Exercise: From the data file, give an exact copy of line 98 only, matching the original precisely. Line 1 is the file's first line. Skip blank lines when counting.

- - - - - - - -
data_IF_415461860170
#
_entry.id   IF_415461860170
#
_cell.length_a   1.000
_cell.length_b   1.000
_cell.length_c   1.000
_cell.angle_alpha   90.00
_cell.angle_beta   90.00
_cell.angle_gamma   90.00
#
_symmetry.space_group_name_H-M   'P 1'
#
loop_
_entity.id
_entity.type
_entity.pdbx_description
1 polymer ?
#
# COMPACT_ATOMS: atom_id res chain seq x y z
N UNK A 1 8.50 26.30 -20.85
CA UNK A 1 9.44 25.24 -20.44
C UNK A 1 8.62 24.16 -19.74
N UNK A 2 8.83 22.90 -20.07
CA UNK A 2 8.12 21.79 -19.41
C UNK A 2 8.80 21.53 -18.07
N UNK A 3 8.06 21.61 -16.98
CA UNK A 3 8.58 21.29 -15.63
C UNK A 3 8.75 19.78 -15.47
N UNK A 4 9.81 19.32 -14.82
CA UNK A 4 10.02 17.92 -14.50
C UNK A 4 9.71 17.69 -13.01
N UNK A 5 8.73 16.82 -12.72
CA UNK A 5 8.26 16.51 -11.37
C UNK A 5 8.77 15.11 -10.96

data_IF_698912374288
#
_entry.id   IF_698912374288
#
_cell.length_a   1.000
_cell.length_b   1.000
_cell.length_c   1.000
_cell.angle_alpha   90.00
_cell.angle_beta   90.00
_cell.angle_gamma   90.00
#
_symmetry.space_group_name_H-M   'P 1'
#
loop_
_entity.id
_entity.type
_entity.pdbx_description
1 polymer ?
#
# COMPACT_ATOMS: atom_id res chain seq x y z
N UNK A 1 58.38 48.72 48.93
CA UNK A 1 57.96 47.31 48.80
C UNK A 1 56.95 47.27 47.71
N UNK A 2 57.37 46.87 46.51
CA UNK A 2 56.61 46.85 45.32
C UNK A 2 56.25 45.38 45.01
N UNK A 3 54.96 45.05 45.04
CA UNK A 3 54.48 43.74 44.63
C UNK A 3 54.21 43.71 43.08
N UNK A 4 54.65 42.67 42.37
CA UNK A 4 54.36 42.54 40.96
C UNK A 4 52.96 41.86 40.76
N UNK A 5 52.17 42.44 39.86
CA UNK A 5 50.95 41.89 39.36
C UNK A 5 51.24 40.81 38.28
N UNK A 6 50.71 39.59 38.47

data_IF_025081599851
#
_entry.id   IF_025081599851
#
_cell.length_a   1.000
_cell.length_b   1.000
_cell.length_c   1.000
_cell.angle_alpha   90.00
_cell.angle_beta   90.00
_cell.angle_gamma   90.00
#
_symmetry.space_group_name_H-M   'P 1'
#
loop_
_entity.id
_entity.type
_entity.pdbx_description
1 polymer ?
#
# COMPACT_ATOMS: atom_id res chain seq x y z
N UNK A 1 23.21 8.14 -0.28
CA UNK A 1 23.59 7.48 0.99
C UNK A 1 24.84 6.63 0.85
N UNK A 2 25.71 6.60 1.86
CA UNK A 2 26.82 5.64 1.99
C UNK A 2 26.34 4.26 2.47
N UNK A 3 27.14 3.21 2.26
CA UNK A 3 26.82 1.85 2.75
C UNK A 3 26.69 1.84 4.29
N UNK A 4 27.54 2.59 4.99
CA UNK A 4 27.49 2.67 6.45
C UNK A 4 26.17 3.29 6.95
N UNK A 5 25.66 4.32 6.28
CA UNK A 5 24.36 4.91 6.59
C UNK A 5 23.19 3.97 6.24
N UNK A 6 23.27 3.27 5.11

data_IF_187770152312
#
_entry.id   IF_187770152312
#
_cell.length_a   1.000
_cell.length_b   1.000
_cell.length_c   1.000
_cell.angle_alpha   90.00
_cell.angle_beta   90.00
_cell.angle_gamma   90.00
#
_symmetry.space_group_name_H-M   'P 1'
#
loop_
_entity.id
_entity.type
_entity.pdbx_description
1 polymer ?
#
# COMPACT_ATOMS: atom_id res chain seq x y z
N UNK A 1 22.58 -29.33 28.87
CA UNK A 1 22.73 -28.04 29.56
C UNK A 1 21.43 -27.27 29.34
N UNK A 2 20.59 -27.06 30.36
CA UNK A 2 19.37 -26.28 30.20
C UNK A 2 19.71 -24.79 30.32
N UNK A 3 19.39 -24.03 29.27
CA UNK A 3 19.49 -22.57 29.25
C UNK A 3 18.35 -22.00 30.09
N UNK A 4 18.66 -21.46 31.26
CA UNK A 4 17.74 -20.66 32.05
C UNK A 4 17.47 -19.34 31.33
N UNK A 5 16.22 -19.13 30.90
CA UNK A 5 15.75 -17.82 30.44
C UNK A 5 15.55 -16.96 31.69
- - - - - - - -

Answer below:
N UNK A 3 27.14 3.21 2.26